In addition to all this work, the Commission has established itself as one of the main bodies to which we can look for the protection of the main interests of amenity, whether in National Park areas or not, and which can voice some of the anxieties of those of us who are particularly concerned with the matter. I think all of us would say that in recent years it has done some valuable work in this respect, too. It has, of course, been concerned with the development of long-distance footpaths and work of that kind. This has all been part of its operation.
A matter of very great interest to the House has been the way in which it has been able to gain the support of a great deal of voluntary activity and effort. Very many members of societies have given a great deal of time and effort to trying to make the concept of National Parks a reality, both by themselves physically working to try to remove some of the disfigurements in National Parks and by taking on themselves voluntarily all kinds of duties, such as wardening. Part of the object of the Bill is to make that kind of voluntary effort even more effective and to make more facilities available for it.
Although I pay tribute—I am sure that all those interested would do the same—to the work that has been done by the National Parks Commission, by its present chairman and by previous chairmen and by its staff and others, we know that they have been labouring all the time, especially perhaps in recent years as difficulties have become more apparent, under very real limitations, limitations which are not terribly sensible. In its Ninth Report, published just before Christmas, the Commission emphasised that it had made representations to the Minister asking for an early opportunity for the introduction of legislation to amend the National Parks and Access to the Countryside Act on the lines of recommendations which it made in its Seventh Report two years ago. It submitted a series of recommendations to the Minister at that time, actually at the invitation of the right hon. Gentleman's predecessor, and suggestions for amendment of the Act, as did the County Councils Association on broadly similar lines two years ago. My Bill follows fairly closely the lines of the recommendations by the Commission, though it does not go quite as far as the Commission would have wished.
What are the main anxieties of the Commission and those of us who are concerned about the matter? First, we are concerned about the financial issue, about the question of providing adequate finance to enable the Commission and the park authorities to do the job, to enable them to improve, enhance and preserve the natural beauty of their areas and to enable more people to enjoy it in proper circumstances.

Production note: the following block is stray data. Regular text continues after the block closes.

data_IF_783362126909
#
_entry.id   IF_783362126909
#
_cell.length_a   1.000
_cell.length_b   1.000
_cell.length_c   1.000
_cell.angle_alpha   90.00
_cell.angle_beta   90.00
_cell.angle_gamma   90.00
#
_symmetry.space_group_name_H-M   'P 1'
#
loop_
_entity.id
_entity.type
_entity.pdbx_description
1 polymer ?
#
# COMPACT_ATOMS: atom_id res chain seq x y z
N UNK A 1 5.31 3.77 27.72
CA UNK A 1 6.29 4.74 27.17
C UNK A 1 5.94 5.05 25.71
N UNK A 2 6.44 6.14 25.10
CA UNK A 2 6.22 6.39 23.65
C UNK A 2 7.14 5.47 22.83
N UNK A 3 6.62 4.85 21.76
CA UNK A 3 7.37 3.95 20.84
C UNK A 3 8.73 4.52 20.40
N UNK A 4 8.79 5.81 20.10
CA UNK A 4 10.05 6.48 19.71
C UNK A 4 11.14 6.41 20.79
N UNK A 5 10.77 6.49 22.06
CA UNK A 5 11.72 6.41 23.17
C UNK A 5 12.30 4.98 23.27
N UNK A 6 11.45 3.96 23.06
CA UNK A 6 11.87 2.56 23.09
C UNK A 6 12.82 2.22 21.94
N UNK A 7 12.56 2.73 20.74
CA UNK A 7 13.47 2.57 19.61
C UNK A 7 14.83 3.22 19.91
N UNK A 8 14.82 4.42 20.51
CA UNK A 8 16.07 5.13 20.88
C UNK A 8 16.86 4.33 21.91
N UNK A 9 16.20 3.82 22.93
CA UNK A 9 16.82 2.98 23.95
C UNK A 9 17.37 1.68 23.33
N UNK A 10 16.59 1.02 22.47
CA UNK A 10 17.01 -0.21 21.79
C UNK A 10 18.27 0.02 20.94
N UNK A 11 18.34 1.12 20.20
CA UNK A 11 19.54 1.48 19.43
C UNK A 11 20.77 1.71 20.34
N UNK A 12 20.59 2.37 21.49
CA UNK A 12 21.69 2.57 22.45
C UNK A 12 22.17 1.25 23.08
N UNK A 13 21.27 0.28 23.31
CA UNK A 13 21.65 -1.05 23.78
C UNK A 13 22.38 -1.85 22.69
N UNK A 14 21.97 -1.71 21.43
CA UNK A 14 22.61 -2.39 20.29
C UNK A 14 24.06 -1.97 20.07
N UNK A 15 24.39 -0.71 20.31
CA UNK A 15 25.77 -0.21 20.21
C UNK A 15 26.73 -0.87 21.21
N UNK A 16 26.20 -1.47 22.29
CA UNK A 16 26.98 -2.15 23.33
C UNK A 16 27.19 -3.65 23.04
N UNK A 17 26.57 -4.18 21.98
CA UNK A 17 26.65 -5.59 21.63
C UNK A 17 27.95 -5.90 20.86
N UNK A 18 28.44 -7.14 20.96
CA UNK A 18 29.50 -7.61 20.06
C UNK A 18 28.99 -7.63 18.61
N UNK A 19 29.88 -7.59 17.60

It is true that at the moment very small grants indeed are being spent for this purpose. I think that not much more than about £50,000 a year—certainly under £100,000 a year—is being spent from all sides on National Park work both in the areas and in the offices of the Commission. This is a great deal less than many local authorities spend on their own town parks, and while I am not saying for a moment that we are concerned merely to increase spending for its own sake, it is difficult, within such strict limits, to see how one can get a wider understanding of the purposes of the National Parks for visiting and so on and enforcement of good standards of planning established.
The first request by the Commission was, in effect, for the widening of the Minister's grant-providing powers so that he could, if he so decided, make grants for any work done by National Park authorities within the broad enabling powers of Section 11 of the principal Act. That is a Section which gives broad general powers. In practice, it would mean that the Minister would be able to make grants, were this request to be granted, for such purposes as providing information centres in National Parks, publicity action for the parks, for anti-litter campaigns and all the rest of it, which, at the moment, in so far as it is done at all, is clearly very limited to what is done at the expense of the constituent local authorities in the National Park areas. It is the Commission's view, as it is ours, that purposes of that kind ought to be encouraged by a grant at the discretion of the Minister. I would emphasise that, all through the Bill, we have provided that the Minister has control as to what shall be done. If it were felt that the provisions in Clause 1(7) for this precise purpose should be more clearly denned, that could be done and an Amendment for that purpose could be provided.